Finally, he became the sort of man to break a face and leave behind the sense of an aftermath having to do with the mouth of a lion, meat between its teeth. He did not necessarily ever stop being the other men.

The process of these changes in form is less shock and awe and more like a Kafka story where someone familiar wakes as a large insect, but it is possible the insect is you and you bite into the body of the cockroach in a space with Dali clocks melting over tree limbs and a green apple in place of a man’s face, and another face detached from skull, draped over poles in the desert, stretched in such a way to suggest an impending fall in the next wind.

The first blast came with something like shock. Instead of reacting, you watched the ceiling fan, wondering about the time to leave, and something adjacent to a decision settled, like surrender to something you meant to learn when it was still the year of figuring out.

It had to do with finding footing where the forms kept shifting. Unless you learned this, you were bound to keep spinning off. Lacking any gravity of your own, you wanted only an anchor around which you might grow in some recognizable pattern, into a shape that was real and alive.

By the time Babygirl was born, you had given up figuring for long walks with the warm weight of her at your chest. Until the last night, when the blast at the back of the head corresponded with dark shapes like a Motherwell elegy.

“Why don’t you?” his looping voice demanded. Blasts continue. 

You turn to the next chapter, make a note from the section on context: “Here is fire” is not “FIRE!”

Now at the window Mare says, “You know,” regarding the birds on the ground above.“We don’t have enough words for sound,” she says, “but look at them, how they turn their heads to listen.”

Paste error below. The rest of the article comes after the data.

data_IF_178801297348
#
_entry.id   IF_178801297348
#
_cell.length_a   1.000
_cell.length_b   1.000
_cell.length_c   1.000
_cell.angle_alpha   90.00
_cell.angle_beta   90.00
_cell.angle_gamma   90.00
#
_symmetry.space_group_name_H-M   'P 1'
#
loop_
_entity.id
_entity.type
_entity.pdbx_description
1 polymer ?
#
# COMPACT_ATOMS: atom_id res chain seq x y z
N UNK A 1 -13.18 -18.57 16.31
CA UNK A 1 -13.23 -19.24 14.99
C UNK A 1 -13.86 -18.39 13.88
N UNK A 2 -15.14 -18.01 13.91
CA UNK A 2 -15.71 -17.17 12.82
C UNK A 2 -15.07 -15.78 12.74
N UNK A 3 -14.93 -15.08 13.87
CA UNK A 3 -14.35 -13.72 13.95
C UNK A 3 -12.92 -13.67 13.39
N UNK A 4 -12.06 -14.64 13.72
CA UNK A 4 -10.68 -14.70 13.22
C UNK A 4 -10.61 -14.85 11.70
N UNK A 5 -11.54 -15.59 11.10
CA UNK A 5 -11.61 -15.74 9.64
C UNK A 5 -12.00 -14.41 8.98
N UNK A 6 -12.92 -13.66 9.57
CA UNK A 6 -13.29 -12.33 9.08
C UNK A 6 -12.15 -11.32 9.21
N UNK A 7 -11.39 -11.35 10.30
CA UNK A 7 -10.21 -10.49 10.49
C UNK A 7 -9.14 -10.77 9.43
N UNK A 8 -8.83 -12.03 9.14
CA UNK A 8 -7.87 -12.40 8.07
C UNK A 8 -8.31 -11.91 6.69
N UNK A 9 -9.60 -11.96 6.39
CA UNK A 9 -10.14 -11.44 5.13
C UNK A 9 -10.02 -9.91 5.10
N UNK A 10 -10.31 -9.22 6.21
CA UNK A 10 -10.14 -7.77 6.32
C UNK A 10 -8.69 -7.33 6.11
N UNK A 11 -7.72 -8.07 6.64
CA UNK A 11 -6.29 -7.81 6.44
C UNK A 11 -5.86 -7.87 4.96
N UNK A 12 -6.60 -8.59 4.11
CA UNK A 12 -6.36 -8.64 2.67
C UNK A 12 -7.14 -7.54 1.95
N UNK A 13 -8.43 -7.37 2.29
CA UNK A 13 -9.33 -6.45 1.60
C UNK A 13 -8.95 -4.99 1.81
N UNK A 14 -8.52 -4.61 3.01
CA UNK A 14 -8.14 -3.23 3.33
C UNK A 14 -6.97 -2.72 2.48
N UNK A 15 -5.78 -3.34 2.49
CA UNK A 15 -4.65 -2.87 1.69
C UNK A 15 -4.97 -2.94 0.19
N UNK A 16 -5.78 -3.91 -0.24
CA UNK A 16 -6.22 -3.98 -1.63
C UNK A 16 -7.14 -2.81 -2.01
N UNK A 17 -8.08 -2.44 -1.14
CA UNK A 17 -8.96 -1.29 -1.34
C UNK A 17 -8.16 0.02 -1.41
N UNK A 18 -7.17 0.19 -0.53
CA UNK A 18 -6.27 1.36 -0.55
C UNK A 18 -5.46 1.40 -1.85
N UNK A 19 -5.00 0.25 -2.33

You ask what for. 

“Think about it.” Then she is talking about the range of sounds coming from the out-of-sight creatures below ground. But what are these to anybody with ears trained on sky?

In Robert Natkin’s Isadora, colors float and dance.  The diaphanous yellows swirling at the center call to mind the scarf that strangled the dancer when it was caught in the wheels of a car. 

You scratch against a page. “But wouldn’t you like to know?” This from a voice in the corner. 

“Are you there?” you call back. Agnes Martin’s Leaf in the Wind was mistaken by skeptics for a photograph of a white tiled wall. She was working out a hunch about the connection between joy and looking.

“Try not knowing,” one says and here comes Ina, hefting against the machete cane she had when you met her on the porch with the horse in her yard. He would never join you, but she knew. 

The Natkin painting suggests infinite extensions of dance and light, but you can see its fragility if you look, how close it is to being snuffed out. It is possible he also knew. One of him, anyway. 

After the last night, he retained enough sense to clean the shards from the carpet before he left and walk up the hill past the horse he did not know, to leave a key with a note on her porch.